In addition to the trademark measures embedded in the “must pass” COVID-19 relief bill discussed in Laura Winston’s blog post from last week, the Consolidated Appropriations Act included a significant change to how certain copyright cases might be adjudicated. The relief bill incorporated and signed into law the Copyright Alternative in Small-Claims Enforcement Act of 2020 (the “CASE Act”), which sets up a Copyright Claims Board within the U.S. Copyright Office to adjudicate disputes valued at under $30,000.
The new Copyright Claims Board will be an alternative dispute resolution process for copyright owners to bring claims where the damages in connection with a work will not exceed $15,000 per work and damages for total dispute will not exceed $30,000 for timely registered works. Regulations will also be established to provide for consideration and determination of claims where total damages do not exceed $5,000, which may be decided by 1 or more Copyright Claims Officers. Unlike with federal litigation, a copyright registration will not be required to file an action with the Copyright Claims Board, but the case is not permitted to be decided until a registration certificate has been issued and the other parties have had an opportunity to address that certificate.
Proponents of the CASE Act argue that litigation in federal court is too expensive for many small copyright holders to pursue and that the Board will open easier and less expensive avenues for those copyright holders to enforce their copyright rights. Proceedings before the Board will be more streamlined than federal court, allowing for remote participation with or without an attorney and with more limited motions practice and discovery restricted to the production of relevant information and documents, written interrogatories, and written request for admission unless good cause is shown. Determinations made by the Board will be binding and participating in the proceeding will result in the participants’ waiver of the right to adjudicate their claims in federal court and by trial by jury.
It is important to note that participation in a proceeding before the Copyright Claims Board is voluntary. A potential defendant may opt-out within 60 days beginning on the date of service by providing the Board with written notice. Failing to provide this opt-out notice in a timely manner, and in accordance with the Register of Copyrights’ yet-to-be promulgated regulations will result in the proceeding being deemed active and the defendant will be bound by the Board’s determination, including any default determination.
While the Copyright Claims Board might allow some small copyright owners a more cost effective means of enforcing their copyrights, it also poses a risk that the new proceedings will be used to silence free speech and could be abused by copyright trolls who will no longer be forced to pursue their claims through federal court. There are also questions about whether the Copyright Claims Board will be useful for small copyright holders against the kinds of repeat infringers who may have more resources and experience with timely responding to and opting-out of these voluntary proceedings.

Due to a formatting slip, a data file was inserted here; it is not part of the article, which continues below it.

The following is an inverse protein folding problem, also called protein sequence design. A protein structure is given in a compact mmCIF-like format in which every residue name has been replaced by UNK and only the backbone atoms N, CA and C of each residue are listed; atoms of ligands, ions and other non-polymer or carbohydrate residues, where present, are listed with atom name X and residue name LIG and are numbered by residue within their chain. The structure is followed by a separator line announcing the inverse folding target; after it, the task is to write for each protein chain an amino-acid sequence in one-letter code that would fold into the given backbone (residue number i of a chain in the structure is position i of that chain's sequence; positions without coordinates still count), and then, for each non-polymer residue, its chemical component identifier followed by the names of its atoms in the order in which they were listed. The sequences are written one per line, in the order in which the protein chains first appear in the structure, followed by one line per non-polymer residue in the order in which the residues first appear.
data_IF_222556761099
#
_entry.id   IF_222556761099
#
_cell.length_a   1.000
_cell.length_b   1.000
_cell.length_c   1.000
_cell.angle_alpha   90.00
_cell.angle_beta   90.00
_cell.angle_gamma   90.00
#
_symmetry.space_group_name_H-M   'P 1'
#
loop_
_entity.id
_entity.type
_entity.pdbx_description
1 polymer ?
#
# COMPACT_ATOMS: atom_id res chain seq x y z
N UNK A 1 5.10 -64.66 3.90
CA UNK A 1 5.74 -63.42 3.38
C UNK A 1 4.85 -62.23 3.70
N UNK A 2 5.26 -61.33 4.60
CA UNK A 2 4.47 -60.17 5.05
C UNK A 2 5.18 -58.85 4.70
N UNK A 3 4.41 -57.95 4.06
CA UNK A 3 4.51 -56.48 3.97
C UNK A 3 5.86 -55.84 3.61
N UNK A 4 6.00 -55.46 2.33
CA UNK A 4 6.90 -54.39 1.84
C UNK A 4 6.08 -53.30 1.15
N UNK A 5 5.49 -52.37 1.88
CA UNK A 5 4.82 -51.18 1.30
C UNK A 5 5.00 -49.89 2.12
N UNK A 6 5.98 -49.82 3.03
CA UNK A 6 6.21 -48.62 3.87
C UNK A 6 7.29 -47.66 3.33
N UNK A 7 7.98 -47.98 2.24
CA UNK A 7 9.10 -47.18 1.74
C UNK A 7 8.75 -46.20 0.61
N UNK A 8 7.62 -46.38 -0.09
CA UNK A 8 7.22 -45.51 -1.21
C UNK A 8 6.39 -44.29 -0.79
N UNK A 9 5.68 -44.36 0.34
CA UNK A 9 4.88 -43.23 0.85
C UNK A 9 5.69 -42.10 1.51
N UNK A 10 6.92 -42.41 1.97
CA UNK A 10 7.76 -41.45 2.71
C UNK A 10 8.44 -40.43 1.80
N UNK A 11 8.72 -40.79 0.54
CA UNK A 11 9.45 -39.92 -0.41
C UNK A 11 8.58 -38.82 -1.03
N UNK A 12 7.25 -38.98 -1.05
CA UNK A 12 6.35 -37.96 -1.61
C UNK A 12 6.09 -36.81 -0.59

As with any other intellectual property infringement (or any other legal) claim, notices regarding these new proceedings should be taken seriously and addressed promptly to ensure that the recipient of such a notice does not inadvertently submit to this voluntary but binding proceeding.
The Copyright Claims Board is scheduled to begin operating within 1 year from the enactment of the CASE Act. We will continue to follow and will bring you updates as the CASE Act is implemented. In the meantime, if you have any questions or want to discuss copyright, trademark, or other IP matters, please contact me.
ABOUT DAVID JOHNSON
David Johnson is a Principal attorney in the Intellectual Property practice group. He helps businesses manage complex brand issues, focusing on intellectual property strategies, prosecution, and enforcement. He also works on a wide variety of branding and technology-related matters, including social media and advertising, privacy, product and packaging claims review, and intellectual property transactions. Mr. Johnson draws on his in-house legal and business experience to partner closely with clients to help them plan for their long-term business goals and tolerances for risk in strategically managing, building, and protecting multi-national intellectual property portfolios. He has experience advising clients ranging from pre-launch start-ups to Fortune 100 companies. Mr. Johnson also has experience guiding clients through a wide range of commercial transactions including IP acquisitions and licensing, influencer engagements, and publishing agreements.
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